in Critic's Guides | 01 JAN 07
Featured in
Issue 104

Singapore, Shanghai and Gwangju Biennials

Three biennials in Singapore, China and Korea, themed around ‘Belief’, ‘Hyper-Design’ and ‘Fever Variations’

in Critic's Guides | 01 JAN 07

Singapore looks like a model city: eclectic cutting-edge architecture, impressive civic buildings, a curious lack of poverty or of derelict areas, sparkling gum-free pavements, tropical temperatures, a diversity of races and religions (living together in housing blocks according to enforced government quotas) and, in the middle of it all, a large grassy field reserved for patriotic activities – the site of the opening ceremony of the first Singapore Biennial. On a giant stage beside a grand tent an MC made flat jokes in a slick voice while introducing a parade of disastrous performances, arguably the worst of which was the unveiling of two new Singaporean mascots designed by Swiss artists Com&Com, dressed in oversized fuzzy animal suits. At around 8pm the MC began counting down to the arrival of Prime Minister Lee Hsien Loong, but when he eventually arrived with his entourage, he was greeted on stage with only the meekest smattering of applause. And there it was: the ambition and indifference of the biennial itself summed up in one moment – a well-organized event bursting with civic pride, paraded by plenty of fanfare yet culminating in a lacklustre result and a slightly confused, conciliatory response.

With apparently no shortage of budget or government support, the Biennial was pegged as the ‘anchor cultural event’ in a series of international conferences taking place in Singapore in 2006, most notably the meeting of the International Monetary Fund. When our driver proudly announced this as we rode the immaculate, orchid-lined highway into town, it started to become clear that the Biennial was undertaken as a small part of a larger plan to position Singapore on the international stage (In fact, representatives couldn’t confirm that there would be a second Singapore Biennial).

Under the theme of ‘Belief’ the four-person curatorial team, led by Fumio Nanjo, ambitiously installed works in civic and religious venues throughout the city, including the Maghain Aboth Synagogue, Singapore Management University and the offices of City Hall. To its credit this strategy allowed foreign visitors a chance to explore the city (if only to find that some of the religious sites are, in fact, located a few steps away from one another on the same street). Unfortunately, many of the artworks installed in the religious buildings were relegated to administrative or backstage areas. I was thrilled to be allowed inside the Masjid Sultan Mosque, but embarrassed to be interrupting the worshippers as I wandered around looking for the lift to take me to the rooftop, where I found myself alone with the sound of generators and air-conditioning fans. Here Imran Qureshi had painted flower petals and water drops coming from the exterior water pipes, in a statement that simply and subtly blended in with the surroundings. Qureshi’s Wuzu 2 (2006) was more successful than most of the other religious-sited works, which often appeared intrusive when inserted in the context of thousand-year-old traditions.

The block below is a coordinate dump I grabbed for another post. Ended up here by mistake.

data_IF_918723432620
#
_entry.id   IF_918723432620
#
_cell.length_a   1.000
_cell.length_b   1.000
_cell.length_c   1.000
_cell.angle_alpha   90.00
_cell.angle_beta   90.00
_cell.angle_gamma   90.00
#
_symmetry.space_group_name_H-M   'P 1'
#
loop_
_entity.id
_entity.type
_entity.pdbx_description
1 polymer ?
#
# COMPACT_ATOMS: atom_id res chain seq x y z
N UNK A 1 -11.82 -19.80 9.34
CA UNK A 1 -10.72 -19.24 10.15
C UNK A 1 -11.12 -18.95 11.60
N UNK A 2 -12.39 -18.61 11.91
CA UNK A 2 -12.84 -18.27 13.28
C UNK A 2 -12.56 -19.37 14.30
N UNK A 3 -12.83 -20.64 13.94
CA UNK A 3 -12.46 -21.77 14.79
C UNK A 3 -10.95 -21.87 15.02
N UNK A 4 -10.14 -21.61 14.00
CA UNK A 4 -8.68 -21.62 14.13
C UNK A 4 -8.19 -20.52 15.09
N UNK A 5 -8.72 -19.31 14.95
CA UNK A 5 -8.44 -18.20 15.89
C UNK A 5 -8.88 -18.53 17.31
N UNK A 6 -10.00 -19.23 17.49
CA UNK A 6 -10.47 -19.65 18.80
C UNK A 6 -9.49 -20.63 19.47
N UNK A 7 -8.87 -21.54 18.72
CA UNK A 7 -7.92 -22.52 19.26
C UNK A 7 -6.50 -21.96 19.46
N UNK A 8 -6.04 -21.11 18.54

While these site-specific works were given space in dedicated venues, the Tanglin Camp – a disused army training camp a few miles away from the city centre – was a receptacle for many of the almost 100 ‘multi-media’ works in the Biennial. A few of these works signalled a discouraging trend: the artistic documentation of people in underprivileged countries learning to perform songs from the West. In adjacent run-down rooms Johanna Billing’s Magical World (2005) and Bani Abidi’s Shan Pipe Band Learns Star-Spangled Banner (2004) amplified each other’s similarly flawed premises. In the former, Croatian children learning an English song provide both the content and the soundtrack of the work, leaving the artist with curiously little work to do, as though I should feel obliged to wilt at the sound of their wavering voices. The latter was a two-screen video of four men crouched on a carpet in a small hovel in Pakistan rehearsing the American anthem in a cacophony of bagpipes and clarinets. Apparently the old trope of translating Western culture to less developed countries hasn’t progressed much since the 1980 film The Gods Must be Crazy, when a Coke bottle drops from the sky into the middle of Africa and we’re all asked to be entertained by the results.